Back in the Wagon Business
Olds buyers could order a station wagon in 1957 for the first time since 1950. It was a reflection of the growing popularity of seven- and nine-passenger five-door wagons and meant that Olds brought back the wagon body had its own version of the now iconic hardtop Nomad. For ’57, Olds did not use a Fisher body. Instead, the company partnered with custom coach builder Mitchell-Bentley Iona Body Company, which had previous build the Packard Caribbean and 1956-’57 Lincoln Continental Mark II.
The Fiesta hardtop wagon could be had in both Series 88 and Super 88 trim lines and featured the 371-cid V-8 with J-2 tri-power, Hydra-Matic transmission, power steering and brakes, a roof rack and other goodies. Buyers could also opt for a five-door wagon with sedan styling. The regular wagon sold for $2,914 before add-ons, while the hardtop Fiesta listed for $3,017. A total of 8,981 Fiesta Super 88 wagons like Beck’s were built for the ’57 model year.
The ’57 Oldsmobiles got a nifty restyling for the model year and the J-2 option bumped the engine output to an impressive 300 hp for a modest $83. Air conditioning with a new option for ’57. The grills were larger and redesigned, and the hoods grew in size, too.
From the side, the ‘57s were identifiable by the angled chrome molding that swooped down about a foot behind the front doors and the chrome spears that ran horizontally above the front wheel openings and onto the front doors. The roof lines were slightly more rakish than previous years, and the cars wore ample amounts of bright work, from the wheel coverings, to the window surrounds, to the wide, prominent grilles that stretched from wheel to wheel.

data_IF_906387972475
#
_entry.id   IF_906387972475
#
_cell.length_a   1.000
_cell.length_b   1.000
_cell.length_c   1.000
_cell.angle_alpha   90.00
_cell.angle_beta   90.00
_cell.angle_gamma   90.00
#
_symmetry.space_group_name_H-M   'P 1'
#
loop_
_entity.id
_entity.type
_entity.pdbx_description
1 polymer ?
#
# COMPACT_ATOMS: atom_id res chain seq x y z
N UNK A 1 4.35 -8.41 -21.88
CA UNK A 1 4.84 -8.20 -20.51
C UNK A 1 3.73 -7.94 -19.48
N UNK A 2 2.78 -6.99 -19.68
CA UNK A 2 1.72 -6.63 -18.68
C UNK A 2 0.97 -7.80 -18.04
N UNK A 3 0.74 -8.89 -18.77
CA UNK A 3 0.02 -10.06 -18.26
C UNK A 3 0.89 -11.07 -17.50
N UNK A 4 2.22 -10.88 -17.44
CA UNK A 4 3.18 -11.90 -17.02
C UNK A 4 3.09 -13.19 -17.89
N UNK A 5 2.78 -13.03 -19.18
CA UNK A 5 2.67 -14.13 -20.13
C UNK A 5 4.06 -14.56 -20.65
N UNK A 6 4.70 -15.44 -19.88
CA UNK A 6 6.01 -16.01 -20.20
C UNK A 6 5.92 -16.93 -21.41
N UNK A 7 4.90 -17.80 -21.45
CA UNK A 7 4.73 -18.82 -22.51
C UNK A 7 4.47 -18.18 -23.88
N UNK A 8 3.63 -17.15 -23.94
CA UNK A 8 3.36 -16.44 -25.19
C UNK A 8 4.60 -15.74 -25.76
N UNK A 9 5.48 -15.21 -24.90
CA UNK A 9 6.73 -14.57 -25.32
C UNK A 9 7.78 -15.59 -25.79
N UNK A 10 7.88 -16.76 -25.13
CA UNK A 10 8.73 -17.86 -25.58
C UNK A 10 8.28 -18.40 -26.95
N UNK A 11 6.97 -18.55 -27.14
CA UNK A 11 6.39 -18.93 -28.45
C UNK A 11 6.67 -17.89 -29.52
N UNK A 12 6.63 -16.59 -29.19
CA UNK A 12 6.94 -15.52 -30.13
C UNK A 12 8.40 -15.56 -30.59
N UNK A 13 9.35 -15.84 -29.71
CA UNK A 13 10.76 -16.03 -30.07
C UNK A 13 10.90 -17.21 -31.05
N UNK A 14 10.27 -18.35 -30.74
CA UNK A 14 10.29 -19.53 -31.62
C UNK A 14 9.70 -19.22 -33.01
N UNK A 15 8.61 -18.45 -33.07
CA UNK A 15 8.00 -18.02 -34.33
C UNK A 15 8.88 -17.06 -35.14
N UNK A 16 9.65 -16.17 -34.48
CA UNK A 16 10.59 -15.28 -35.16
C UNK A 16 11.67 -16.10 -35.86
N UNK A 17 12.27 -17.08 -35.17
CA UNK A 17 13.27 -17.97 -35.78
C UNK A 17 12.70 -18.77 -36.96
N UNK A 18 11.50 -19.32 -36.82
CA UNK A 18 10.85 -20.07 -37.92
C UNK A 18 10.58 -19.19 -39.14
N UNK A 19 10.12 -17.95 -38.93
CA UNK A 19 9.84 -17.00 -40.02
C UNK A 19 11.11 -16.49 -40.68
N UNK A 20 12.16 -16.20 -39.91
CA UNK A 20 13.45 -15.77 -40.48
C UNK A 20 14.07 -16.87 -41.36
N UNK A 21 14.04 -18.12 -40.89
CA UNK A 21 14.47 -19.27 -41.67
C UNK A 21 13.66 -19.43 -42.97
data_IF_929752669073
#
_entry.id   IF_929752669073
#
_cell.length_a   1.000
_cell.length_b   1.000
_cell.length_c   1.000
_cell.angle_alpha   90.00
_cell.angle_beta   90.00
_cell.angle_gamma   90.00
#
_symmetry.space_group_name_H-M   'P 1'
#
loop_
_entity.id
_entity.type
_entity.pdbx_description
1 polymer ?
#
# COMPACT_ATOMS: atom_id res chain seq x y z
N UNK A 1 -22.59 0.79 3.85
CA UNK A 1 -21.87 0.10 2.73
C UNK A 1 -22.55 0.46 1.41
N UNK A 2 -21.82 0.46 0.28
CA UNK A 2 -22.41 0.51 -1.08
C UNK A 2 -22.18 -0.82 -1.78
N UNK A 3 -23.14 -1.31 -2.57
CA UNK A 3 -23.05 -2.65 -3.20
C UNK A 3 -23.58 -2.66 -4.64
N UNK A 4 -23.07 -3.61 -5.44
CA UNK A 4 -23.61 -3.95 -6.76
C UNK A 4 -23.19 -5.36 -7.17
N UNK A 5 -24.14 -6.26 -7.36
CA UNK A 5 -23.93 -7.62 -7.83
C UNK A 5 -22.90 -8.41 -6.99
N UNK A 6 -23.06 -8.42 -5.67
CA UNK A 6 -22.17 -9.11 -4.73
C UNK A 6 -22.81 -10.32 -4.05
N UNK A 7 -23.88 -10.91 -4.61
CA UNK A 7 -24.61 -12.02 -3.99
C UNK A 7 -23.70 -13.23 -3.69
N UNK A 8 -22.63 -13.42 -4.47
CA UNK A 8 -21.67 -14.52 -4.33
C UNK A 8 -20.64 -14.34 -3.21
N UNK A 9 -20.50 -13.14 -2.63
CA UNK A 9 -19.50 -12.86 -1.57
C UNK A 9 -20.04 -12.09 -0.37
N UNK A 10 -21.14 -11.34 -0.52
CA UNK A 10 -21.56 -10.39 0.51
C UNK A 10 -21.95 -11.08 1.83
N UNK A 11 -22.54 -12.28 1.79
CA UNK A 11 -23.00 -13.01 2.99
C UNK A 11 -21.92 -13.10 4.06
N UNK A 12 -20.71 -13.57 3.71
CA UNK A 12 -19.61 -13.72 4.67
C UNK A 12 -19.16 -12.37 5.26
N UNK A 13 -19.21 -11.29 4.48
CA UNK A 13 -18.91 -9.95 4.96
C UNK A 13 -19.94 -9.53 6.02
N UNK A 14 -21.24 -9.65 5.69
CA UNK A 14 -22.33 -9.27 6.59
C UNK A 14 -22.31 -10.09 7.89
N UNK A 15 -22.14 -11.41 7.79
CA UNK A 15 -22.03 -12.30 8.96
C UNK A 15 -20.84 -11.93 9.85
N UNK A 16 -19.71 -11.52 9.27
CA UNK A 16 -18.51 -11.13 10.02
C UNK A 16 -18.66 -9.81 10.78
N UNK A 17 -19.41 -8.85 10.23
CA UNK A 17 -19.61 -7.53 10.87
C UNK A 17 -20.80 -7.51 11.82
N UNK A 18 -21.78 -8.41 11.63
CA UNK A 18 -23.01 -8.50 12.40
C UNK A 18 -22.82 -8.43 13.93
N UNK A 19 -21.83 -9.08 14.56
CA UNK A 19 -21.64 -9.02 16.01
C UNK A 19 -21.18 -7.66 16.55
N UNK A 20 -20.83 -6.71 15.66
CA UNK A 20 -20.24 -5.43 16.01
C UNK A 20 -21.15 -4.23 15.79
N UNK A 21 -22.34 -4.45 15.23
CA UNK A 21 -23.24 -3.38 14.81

Better Than New
Beck’s car was originally a cream beige with “a four-color gold inside. I didn’t want to restore a car and make it beige. At the time that I did it there was a guy up here that had a collection, Jess Ruffalo, and he had a Caballero here at the time that I was real interested in and his was red and white, too, and I kind of liked that color scheme.”
Beck says he had modest plans for the car in the beginning, but the project kept getting bigger and the bar kept getting raised higher the longer he worked on it.
“This was my most ambitious [project], because I took it all apart. In ’66 I built a ’37 Plymouth that I still have now, and I have restored three or four other cars, or more. The challenge was I couldn’t find any parts for it. If it had been a ’57 Chevy I could have bought anything I wanted for it. But all the stainless and some of the other unique features that I made on it I had to kind of do myself, or find it in a junkyard or restore it … Every Wisconsin junkyard was in my computer at the time. I had like 160 junkyards in there. I’d stop every time I could and look for a piece of stainless or that curved back window – that’s not replaceable. I fond one of those; and just a lot of little things. Fusick Automotive [in Windsor, Conn.] makes repo parts for them and they have a big selection of Oldsmobile parts, so I was able to order some stuff from them.”
Beck says the biggest break he got in the whole ordeal was that the car was in remarkably solid shape to begin with. It needed to be restored inside and out, but almost everything was there and the Fiesta didn’t need major surgery on its immense, curvy body.